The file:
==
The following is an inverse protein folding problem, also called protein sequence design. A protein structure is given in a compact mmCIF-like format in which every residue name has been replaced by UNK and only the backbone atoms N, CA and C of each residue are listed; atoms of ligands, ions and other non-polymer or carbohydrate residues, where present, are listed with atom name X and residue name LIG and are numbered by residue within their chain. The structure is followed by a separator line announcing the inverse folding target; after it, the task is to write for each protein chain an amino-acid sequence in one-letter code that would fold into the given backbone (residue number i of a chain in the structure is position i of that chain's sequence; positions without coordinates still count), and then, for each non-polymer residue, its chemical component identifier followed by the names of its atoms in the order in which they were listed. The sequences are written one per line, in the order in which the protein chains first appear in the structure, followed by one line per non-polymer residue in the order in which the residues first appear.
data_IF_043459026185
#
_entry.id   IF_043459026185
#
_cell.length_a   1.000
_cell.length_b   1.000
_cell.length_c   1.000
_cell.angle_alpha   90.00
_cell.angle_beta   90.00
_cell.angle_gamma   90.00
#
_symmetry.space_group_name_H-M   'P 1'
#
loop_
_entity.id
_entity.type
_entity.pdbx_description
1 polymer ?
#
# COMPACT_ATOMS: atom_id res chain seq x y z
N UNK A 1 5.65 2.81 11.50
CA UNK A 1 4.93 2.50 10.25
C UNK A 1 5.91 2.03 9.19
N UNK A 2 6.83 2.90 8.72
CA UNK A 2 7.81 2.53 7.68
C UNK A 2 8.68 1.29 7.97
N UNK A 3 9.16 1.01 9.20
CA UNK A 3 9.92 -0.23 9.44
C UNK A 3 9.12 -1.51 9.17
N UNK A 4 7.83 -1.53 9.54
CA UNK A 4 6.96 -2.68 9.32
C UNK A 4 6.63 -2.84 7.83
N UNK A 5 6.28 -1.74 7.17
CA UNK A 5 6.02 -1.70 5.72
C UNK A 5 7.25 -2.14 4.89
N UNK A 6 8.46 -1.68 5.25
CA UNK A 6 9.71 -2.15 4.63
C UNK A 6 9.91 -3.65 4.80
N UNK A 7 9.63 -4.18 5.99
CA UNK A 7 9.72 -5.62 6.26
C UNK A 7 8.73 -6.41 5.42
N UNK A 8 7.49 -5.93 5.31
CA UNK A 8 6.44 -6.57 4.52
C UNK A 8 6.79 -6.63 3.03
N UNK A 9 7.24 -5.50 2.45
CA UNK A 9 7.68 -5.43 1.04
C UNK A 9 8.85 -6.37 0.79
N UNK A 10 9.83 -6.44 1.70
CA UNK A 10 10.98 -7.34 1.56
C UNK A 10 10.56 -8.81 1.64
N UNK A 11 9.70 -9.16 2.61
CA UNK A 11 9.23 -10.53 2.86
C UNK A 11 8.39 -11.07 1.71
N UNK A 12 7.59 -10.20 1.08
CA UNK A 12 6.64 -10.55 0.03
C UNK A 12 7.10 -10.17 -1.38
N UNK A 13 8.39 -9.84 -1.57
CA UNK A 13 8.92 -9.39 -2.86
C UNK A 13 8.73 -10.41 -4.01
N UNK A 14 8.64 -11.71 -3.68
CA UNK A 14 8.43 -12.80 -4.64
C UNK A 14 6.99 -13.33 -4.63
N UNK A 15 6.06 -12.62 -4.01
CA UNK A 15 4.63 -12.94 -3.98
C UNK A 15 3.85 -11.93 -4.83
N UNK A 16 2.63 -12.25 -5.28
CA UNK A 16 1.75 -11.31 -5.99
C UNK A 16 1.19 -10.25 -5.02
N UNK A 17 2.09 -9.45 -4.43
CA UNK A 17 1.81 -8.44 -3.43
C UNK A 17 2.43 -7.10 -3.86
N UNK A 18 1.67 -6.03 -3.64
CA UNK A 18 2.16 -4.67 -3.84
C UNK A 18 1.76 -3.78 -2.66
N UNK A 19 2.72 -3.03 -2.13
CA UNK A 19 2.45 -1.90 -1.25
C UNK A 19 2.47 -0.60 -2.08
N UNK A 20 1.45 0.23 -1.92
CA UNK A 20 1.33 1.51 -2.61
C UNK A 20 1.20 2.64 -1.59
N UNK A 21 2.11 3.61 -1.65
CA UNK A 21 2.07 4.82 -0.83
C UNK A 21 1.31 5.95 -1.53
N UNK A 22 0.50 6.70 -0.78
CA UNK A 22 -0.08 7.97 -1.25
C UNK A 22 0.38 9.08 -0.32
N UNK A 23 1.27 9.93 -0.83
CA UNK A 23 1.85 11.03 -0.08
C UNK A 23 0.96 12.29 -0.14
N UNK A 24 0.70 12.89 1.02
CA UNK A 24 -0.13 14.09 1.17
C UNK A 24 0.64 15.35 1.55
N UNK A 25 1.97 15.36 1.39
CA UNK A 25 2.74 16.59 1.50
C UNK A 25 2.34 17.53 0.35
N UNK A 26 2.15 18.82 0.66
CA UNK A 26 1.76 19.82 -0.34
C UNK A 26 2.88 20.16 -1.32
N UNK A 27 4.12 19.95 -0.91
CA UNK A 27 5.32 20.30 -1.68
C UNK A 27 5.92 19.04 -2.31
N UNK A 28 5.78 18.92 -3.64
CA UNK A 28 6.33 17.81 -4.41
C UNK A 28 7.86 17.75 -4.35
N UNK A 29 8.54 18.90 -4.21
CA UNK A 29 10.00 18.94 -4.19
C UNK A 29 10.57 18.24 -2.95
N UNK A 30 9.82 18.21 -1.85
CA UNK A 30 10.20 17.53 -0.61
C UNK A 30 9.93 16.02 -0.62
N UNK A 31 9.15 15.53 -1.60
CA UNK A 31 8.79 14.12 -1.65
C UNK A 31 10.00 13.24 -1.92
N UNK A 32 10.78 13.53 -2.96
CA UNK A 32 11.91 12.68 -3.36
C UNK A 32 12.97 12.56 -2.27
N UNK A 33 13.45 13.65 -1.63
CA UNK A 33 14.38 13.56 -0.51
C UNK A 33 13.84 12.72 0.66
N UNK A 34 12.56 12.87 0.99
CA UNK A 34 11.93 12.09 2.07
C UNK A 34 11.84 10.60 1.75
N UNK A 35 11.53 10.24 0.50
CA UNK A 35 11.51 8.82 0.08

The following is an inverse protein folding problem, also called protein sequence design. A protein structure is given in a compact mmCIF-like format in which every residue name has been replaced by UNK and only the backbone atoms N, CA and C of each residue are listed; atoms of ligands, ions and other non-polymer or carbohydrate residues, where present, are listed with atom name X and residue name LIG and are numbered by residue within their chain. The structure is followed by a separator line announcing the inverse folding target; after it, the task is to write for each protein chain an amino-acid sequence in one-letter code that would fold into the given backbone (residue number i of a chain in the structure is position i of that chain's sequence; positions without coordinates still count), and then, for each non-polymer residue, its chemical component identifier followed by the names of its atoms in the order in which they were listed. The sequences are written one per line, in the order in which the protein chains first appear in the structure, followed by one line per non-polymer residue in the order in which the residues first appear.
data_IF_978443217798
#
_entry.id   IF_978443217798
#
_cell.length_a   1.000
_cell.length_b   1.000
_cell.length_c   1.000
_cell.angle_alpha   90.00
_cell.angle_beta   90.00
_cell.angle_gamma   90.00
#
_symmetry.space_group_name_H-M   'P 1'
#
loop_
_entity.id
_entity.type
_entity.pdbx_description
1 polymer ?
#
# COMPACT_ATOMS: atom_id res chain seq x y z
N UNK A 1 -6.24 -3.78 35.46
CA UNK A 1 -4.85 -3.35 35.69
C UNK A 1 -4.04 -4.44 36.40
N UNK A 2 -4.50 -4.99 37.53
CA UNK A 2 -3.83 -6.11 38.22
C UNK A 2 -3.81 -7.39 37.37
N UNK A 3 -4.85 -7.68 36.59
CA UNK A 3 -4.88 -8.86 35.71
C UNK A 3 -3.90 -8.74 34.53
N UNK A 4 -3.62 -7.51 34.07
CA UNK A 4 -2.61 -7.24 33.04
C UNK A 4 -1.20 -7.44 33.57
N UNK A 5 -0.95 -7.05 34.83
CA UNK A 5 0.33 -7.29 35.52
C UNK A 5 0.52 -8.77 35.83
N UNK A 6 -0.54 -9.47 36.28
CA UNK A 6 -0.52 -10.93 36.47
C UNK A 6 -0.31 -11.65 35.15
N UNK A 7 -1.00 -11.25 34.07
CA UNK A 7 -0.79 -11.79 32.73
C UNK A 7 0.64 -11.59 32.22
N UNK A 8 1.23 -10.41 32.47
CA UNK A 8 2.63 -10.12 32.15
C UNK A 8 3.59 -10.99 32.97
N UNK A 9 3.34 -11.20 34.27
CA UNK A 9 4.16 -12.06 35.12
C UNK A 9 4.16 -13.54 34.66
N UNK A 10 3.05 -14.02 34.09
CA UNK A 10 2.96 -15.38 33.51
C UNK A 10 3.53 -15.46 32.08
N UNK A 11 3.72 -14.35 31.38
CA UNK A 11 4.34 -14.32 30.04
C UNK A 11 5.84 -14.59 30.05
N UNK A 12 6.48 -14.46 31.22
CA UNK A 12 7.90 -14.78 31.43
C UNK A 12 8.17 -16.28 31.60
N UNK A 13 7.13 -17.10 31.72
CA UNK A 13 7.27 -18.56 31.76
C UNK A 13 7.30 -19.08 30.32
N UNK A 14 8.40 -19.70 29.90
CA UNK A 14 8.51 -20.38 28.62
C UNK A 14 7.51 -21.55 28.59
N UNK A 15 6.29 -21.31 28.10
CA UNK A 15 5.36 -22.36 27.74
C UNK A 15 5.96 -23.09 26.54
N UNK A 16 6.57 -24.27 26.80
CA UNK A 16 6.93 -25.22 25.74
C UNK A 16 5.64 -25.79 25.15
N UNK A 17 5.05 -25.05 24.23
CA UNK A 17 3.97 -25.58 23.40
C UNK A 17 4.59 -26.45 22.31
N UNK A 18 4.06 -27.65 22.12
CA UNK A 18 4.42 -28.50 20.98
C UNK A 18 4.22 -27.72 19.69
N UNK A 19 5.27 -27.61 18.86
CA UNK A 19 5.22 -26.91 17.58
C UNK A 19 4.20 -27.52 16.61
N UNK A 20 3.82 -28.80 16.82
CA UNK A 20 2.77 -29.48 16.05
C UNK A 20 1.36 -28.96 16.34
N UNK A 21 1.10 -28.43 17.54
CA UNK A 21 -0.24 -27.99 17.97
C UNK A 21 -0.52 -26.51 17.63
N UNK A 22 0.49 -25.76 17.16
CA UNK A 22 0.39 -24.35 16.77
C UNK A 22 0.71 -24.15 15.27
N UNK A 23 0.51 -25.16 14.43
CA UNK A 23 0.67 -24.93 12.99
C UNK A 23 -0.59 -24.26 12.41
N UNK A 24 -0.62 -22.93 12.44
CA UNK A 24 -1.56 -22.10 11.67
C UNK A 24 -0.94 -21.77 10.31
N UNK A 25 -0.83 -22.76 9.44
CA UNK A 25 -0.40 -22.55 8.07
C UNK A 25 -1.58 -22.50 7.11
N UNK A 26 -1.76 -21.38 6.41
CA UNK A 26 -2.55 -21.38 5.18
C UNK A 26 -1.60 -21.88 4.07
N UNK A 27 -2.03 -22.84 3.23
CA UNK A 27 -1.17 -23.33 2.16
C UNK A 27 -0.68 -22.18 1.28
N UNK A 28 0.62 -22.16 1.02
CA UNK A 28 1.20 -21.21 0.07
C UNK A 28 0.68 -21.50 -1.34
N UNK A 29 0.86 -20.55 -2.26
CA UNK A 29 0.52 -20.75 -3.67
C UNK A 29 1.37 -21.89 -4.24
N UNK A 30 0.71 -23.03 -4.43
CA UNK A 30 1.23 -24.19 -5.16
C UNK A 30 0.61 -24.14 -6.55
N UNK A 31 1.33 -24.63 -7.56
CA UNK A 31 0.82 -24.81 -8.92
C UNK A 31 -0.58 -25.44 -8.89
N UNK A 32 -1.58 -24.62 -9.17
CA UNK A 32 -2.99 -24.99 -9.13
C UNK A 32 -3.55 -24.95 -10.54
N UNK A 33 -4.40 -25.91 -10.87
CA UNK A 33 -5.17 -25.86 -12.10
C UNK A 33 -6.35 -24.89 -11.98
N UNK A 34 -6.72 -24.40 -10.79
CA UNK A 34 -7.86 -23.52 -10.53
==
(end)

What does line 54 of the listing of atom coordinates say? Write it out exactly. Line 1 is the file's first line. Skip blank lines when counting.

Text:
C UNK A 11 8.39 -11.07 1.71